2010-02-05-cornscary.jpgWhen Forbes magazine declared Monsanto as the Company of the Year for 2009, millions of surprised people were forced to reevaluate their opinions about a major corporation. Now they no longer trust Forbes.

Monsanto is one of the most despised corporations on earth. This is the third in a series of articles that expose their not-so-hidden dark side and how, if unrestrained, Monsanto could unleash a cataclysm. Indeed, it has already started…

Part 3 of 10

Covering up health dangers

The policy Taylor oversaw in 1992 needed to create the impression that unintended effects from GM crops were not an issue. Otherwise their GRAS status would be undermined. But internal memos made public from a lawsuit showed that the overwhelming consensus among the agency scientists was that GM crops can have unpredictable, hard-to-detect side effects. Various departments and experts spelled these out in detail, listing allergies, toxins, nutritional effects, and new diseases as potential problems. They had urged superiors to require long-term safety studies. In spite of the warnings, according to public interest attorney Steven Druker who studied the FDA’s internal files, “References to the unintended negative effects of bioengineering were progressively deleted from drafts of the policy statement (over the protests of agency scientists).”

FDA microbiologist Louis Pribyl wrote about the policy, “What has happened to the scientific elements of this document? Without a sound scientific base to rest on, this becomes a broad, general, ‘What do I have to do to avoid trouble’-type document. . . . It will look like and probably be just a political document. . . . It reads very pro-industry, especially in the area of unintended effects.”

The FDA scientists’ concerns were not only ignored, their very existence was denied. Consider the private memo summarizing opinions at the FDA, which stated, “The processes of genetic engineering and traditional breeding are different and according to the technical experts in the agency, they lead to different risks.” Contrast that with the official policy statement issued by Taylor, Monsanto’s former attorney: “The agency is not aware of any information showing that foods derived by these new methods differ from other foods in any meaningful or uniform way.” On the basis of this false statement, the FDA does not require GM food safety testing.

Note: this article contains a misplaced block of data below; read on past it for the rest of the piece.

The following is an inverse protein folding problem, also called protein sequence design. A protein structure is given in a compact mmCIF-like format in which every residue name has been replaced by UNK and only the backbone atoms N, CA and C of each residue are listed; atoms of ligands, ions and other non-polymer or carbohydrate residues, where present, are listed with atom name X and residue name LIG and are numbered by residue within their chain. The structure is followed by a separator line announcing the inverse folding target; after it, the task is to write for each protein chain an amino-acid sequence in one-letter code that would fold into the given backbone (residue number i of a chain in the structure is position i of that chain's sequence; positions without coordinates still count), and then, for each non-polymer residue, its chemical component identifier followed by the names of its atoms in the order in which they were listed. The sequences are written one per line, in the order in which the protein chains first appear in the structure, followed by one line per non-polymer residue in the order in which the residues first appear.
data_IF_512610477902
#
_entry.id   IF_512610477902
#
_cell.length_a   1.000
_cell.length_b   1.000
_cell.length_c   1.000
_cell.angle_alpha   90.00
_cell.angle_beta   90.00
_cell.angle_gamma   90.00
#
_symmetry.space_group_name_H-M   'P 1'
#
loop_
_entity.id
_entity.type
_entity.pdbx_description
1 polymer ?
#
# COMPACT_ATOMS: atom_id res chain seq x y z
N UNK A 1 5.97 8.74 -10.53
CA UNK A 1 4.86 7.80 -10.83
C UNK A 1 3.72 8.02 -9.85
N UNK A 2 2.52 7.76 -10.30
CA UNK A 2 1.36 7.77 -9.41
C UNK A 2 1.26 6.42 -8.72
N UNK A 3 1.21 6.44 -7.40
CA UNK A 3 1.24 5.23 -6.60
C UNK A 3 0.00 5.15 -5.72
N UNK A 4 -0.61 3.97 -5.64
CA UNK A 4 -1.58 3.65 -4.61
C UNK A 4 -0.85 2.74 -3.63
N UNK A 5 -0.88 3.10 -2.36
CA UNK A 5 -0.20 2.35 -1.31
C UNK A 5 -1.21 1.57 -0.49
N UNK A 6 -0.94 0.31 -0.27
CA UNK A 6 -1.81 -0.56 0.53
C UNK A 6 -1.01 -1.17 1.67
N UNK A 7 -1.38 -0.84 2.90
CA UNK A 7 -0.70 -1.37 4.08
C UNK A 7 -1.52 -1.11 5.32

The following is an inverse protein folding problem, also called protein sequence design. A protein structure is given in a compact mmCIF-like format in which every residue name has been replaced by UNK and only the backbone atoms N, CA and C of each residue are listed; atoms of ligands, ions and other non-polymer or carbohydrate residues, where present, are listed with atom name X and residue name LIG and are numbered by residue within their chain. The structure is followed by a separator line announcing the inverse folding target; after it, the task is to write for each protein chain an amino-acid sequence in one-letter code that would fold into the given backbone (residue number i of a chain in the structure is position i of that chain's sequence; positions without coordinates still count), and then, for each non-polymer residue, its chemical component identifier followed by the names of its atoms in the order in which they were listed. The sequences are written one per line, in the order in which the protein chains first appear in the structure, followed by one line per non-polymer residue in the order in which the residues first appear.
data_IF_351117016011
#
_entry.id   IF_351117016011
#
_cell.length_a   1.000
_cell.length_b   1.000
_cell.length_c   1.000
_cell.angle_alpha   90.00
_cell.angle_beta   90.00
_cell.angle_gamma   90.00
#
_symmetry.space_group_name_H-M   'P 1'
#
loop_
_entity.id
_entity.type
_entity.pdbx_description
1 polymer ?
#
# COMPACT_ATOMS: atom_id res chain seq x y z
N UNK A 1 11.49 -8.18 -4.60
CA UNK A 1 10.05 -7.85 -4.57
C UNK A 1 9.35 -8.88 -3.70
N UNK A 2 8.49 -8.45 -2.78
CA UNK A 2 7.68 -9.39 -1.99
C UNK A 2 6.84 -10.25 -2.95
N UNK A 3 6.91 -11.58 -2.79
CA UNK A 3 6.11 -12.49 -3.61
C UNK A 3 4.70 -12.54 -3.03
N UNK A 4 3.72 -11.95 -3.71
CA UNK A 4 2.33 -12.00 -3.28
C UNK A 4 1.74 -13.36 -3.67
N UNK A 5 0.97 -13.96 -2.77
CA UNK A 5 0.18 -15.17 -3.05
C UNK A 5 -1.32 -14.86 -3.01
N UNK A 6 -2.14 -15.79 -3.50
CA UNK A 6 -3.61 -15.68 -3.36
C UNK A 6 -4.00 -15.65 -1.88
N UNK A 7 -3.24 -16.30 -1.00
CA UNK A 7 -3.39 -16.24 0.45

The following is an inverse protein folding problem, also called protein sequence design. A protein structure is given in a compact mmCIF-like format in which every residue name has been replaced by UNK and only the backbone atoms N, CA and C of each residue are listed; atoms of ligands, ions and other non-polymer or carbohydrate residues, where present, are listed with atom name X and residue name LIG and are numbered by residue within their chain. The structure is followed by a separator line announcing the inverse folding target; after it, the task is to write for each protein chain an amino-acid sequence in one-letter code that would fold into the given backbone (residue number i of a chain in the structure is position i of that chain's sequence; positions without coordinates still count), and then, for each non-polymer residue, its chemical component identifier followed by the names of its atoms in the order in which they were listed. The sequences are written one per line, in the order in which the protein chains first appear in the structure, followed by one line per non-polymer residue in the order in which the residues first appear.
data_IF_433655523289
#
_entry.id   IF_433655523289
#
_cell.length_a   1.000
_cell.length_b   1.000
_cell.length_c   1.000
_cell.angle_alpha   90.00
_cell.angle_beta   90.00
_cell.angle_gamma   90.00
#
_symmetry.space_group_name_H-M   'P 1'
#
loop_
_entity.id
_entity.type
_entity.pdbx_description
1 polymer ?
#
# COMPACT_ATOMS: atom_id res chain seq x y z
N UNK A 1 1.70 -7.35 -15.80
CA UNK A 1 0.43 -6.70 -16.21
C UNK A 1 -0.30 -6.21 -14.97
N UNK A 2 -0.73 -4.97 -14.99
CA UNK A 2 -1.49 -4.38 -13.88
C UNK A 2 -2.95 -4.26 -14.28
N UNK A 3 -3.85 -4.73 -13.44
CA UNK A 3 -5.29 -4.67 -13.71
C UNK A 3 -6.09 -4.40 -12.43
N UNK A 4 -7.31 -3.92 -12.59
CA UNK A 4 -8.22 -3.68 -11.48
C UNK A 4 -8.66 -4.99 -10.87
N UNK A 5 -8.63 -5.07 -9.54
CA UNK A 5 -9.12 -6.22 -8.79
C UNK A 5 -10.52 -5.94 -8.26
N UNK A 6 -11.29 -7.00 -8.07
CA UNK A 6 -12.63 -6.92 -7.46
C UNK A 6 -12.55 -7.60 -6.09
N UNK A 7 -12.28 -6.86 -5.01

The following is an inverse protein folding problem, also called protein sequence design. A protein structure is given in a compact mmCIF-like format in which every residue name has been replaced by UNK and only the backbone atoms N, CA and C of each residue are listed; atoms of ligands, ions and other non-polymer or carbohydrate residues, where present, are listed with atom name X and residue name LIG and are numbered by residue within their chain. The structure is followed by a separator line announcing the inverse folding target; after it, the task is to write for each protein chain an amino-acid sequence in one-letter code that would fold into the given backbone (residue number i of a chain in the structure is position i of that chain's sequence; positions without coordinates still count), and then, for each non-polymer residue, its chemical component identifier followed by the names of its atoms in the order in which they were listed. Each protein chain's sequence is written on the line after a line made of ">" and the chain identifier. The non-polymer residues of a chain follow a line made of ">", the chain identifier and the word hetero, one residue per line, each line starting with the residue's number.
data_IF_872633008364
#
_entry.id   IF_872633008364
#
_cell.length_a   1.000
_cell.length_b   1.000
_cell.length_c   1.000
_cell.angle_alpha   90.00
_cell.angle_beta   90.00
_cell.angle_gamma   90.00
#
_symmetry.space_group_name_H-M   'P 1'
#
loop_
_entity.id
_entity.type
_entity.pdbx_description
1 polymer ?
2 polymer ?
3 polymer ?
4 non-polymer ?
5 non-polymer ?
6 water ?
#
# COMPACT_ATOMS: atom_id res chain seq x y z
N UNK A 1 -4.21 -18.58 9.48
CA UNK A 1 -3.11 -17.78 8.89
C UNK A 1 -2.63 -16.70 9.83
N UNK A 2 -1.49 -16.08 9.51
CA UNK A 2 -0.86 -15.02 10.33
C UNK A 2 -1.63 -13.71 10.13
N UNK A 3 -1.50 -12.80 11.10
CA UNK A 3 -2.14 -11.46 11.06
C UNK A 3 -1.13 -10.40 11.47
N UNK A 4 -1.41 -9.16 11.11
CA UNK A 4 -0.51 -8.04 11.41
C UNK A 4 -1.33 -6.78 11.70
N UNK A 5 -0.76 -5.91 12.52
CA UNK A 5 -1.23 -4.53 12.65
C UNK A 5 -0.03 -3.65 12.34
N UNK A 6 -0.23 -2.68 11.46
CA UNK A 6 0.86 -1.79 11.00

Fake Safety Assessments

Monsanto participates in a voluntary consultation process with the FDA that is derided by critics as a meaningless exercise. Monsanto submits whatever information it chooses, and the FDA does not conduct or commission any studies of its own. Former EPA scientist Doug Gurian-Sherman, who analyzed FDA review records obtained through the Freedom of Information Act, says the FDA consultation process “misses obvious errors in company-submitted data summaries, provides insufficient testing guidance, and does not require sufficiently detailed data to enable the FDA to assure that GE crops are safe to eat.”

But that is not the point of the exercise. The FDA doesn’t actually approve the crops or declare them safe. That is Monsanto’s job! At the end of the consultation, the FDA issues a letter stating:

“Based on the safety and nutritional assessment you have conducted, it is our understanding that Monsanto has concluded that corn products derived from this new variety are not materially different in composition, safety, and other relevant parameters from corn currently on the market, and that the genetically modified corn does not raise issues that would require premarket review or approval by FDA. . . . As you are aware, it is Monsanto’s responsibility to ensure that foods marketed by the firm are safe, wholesome and in compliance with all applicable legal and regulatory requirements.